The Improvement Service and East Ayrshire Council recently ran a workshop on data science and analytics advice and guidance. Many of the council’s service managers and transformation officers were in attendance and involved in breakout sessions to discuss topics raised.
The chief message throughout the workshop, as highlighted by the Spatial Information Service’s Simon Roberts, was that data science and analytics (not to mention much digital transformation) will only ever be as good as the underlying data being collected. Therefore, if little thought, resourcing and transformation is currently being put into data management (and this is known to be the case across the local government landscape), perhaps this is the best place to start before thinking about investing heavily in specific data science and analytics projects.
Simon proposed that a good place to start would be ensuring that all local authority systems, where relevant, should be using official address data (as compiled by local authority’s address custodians) with UPRN (Unique Property Reference Numbers) as mandatory. This ‘golden thread’ of data ensures that datasets can be effortlessly joined together to gain insight and knowledge about various phenomena. A good example of this is joining datasets together (using UPRN) to look for discrepancies in council tax payments and, hence, increasing revenue (as has happened in Angus recently).
Of course, some areas of local government are doing this (data management) better than others and this certainly came out of the round table discussions during the workshop. Time was spent considering what East Ayrshire needs to do to build a fully functioning, efficient and holistic data infrastructure.
Nick Cassidy of the IS research team presented the kinds of techniques and technologies that are available to local government for this kind of analysis and insight, alongside some notable examples of where this is being done across the public sector. Gerard McCormack, Interim Head of Change and Partnership Delivery at the IS, also presented some recent spatial analysis that others in the IS have been conducting on the expansion of funded early learning and childcare provision to 1140 hours.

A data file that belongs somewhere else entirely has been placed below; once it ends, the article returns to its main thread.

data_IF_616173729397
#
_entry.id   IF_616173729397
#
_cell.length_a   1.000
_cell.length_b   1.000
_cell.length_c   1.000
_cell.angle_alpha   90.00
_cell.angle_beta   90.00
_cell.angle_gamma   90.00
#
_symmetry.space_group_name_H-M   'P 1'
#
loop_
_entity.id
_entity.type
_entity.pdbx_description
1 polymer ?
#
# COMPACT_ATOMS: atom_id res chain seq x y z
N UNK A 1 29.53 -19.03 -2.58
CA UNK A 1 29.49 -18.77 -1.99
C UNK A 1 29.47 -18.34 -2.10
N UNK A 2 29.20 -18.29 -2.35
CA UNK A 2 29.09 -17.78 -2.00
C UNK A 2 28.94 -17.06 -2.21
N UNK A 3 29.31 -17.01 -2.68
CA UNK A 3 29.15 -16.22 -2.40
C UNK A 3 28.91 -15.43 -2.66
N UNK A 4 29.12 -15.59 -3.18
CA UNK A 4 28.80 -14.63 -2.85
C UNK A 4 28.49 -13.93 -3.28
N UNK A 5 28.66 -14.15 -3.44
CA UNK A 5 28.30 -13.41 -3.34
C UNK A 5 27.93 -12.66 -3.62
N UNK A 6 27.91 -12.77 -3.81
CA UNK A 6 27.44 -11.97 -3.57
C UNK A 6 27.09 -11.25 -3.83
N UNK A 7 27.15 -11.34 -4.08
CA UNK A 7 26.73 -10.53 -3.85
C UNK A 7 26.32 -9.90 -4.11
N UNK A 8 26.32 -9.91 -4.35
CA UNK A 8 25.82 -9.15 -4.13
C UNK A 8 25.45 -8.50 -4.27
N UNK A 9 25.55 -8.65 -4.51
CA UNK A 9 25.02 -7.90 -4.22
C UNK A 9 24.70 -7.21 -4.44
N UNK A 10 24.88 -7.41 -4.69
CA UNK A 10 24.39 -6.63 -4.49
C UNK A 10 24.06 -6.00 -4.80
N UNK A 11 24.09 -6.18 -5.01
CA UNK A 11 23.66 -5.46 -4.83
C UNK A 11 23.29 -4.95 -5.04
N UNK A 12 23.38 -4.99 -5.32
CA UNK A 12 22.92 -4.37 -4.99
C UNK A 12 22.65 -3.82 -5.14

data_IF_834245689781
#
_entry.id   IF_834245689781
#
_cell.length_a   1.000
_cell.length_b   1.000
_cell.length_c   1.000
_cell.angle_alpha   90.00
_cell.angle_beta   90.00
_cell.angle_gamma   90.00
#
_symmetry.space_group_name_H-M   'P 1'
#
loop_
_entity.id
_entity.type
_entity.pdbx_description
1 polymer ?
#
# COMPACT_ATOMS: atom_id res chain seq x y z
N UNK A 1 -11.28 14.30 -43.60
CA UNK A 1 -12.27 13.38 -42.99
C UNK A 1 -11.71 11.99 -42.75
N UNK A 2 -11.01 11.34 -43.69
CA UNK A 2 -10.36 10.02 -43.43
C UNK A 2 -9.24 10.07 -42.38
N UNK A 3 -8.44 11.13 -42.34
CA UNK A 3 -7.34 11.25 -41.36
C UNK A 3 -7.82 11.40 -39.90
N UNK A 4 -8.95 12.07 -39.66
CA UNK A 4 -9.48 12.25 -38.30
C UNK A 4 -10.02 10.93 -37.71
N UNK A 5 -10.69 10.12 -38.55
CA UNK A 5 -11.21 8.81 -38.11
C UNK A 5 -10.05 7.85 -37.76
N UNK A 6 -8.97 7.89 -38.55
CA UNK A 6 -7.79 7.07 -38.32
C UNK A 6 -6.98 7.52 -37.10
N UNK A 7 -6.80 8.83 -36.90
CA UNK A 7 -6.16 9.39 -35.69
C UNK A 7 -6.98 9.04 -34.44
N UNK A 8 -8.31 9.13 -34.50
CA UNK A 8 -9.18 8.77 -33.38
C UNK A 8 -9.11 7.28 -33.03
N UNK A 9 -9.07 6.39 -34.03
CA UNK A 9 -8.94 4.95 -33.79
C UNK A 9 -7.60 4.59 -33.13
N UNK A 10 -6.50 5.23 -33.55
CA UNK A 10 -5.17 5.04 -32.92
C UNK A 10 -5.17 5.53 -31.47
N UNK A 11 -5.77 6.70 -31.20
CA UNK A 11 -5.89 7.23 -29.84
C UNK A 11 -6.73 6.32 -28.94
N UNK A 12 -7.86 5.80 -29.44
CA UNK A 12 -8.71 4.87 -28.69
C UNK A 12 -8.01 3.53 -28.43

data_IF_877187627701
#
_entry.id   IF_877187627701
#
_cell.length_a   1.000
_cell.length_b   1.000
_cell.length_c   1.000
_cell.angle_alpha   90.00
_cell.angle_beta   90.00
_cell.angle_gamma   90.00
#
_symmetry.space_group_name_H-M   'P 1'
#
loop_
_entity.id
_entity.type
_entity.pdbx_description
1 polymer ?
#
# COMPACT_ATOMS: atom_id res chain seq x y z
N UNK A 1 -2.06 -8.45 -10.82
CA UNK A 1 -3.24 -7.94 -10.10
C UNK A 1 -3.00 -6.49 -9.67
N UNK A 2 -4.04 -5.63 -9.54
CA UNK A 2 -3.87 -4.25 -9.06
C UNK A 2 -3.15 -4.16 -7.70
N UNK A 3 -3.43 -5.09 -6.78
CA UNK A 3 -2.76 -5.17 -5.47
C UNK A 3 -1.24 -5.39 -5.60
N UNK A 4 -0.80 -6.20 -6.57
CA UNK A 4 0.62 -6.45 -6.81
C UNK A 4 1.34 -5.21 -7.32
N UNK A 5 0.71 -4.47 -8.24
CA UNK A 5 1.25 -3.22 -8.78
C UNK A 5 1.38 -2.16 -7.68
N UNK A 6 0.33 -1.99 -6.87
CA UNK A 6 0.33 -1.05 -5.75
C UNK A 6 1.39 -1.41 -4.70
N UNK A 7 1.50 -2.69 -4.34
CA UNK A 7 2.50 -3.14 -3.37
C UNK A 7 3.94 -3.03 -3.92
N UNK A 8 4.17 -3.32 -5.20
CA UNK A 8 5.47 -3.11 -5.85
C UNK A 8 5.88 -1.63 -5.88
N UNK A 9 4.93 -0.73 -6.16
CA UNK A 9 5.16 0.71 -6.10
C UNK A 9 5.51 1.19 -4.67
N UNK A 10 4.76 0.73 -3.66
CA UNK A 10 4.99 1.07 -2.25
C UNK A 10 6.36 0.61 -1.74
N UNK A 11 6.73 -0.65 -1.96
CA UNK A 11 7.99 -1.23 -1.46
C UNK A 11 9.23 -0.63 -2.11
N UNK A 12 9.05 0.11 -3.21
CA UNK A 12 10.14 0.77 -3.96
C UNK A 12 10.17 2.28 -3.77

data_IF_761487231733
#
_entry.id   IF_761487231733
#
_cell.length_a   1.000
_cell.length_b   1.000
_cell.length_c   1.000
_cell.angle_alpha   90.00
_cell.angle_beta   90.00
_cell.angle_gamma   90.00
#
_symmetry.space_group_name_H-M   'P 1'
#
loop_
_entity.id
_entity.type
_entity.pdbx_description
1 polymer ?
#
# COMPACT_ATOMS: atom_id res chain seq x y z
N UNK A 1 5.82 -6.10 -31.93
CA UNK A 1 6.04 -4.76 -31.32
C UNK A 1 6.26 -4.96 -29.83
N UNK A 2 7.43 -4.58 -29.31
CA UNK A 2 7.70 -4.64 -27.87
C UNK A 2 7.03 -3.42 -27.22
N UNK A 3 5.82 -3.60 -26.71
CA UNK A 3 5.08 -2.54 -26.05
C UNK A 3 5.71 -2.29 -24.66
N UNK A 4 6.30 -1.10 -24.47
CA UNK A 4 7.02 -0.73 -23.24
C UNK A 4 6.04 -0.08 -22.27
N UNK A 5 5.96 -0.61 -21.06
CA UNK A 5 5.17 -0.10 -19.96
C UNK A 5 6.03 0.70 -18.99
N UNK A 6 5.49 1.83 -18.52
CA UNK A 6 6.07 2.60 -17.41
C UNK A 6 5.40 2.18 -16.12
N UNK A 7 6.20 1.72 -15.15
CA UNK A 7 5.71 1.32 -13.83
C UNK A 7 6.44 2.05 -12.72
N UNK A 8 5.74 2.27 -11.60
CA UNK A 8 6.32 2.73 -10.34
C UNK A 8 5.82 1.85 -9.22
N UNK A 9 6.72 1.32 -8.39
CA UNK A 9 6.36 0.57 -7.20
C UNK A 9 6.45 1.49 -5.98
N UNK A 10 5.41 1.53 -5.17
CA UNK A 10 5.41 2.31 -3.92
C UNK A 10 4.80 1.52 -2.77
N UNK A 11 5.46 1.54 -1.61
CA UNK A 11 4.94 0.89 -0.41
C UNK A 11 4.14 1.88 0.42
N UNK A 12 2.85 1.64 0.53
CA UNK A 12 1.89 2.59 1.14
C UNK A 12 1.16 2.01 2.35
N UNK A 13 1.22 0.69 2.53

It is hoped that this workshop will kick start the council into thinking about how they can begin to improve their data management and usage across the council to help improve and transform their services.
The IS is open to conducting similar sessions with other councils as part of our transformation programme. Contact email@example.com for more information.
The Improvement Service (IS) is the national improvement organisation for local government in Scotland.
Our purpose is to help councils and their partners to improve the health, quality of life and opportunities of all people in Scotland through community leadership, strong local governance and the delivery of high quality, efficient local services.
Through a series of principles, the IS works to promote improvement in local government and among its partners to support them improve outcomes and reduce the outcome gaps within populations and within areas.
The IS delivers a range of products and services that support CPPs to build their capacity to deliver the public service reform agenda.
The IS has a non-partisan role to support all elected members in Scotland.
The Improvement Services produces a series of newsletters on a range of subjects, including myaccount, elected members, tellmescotland as well as the main IS newsletter. Subscribe on this page.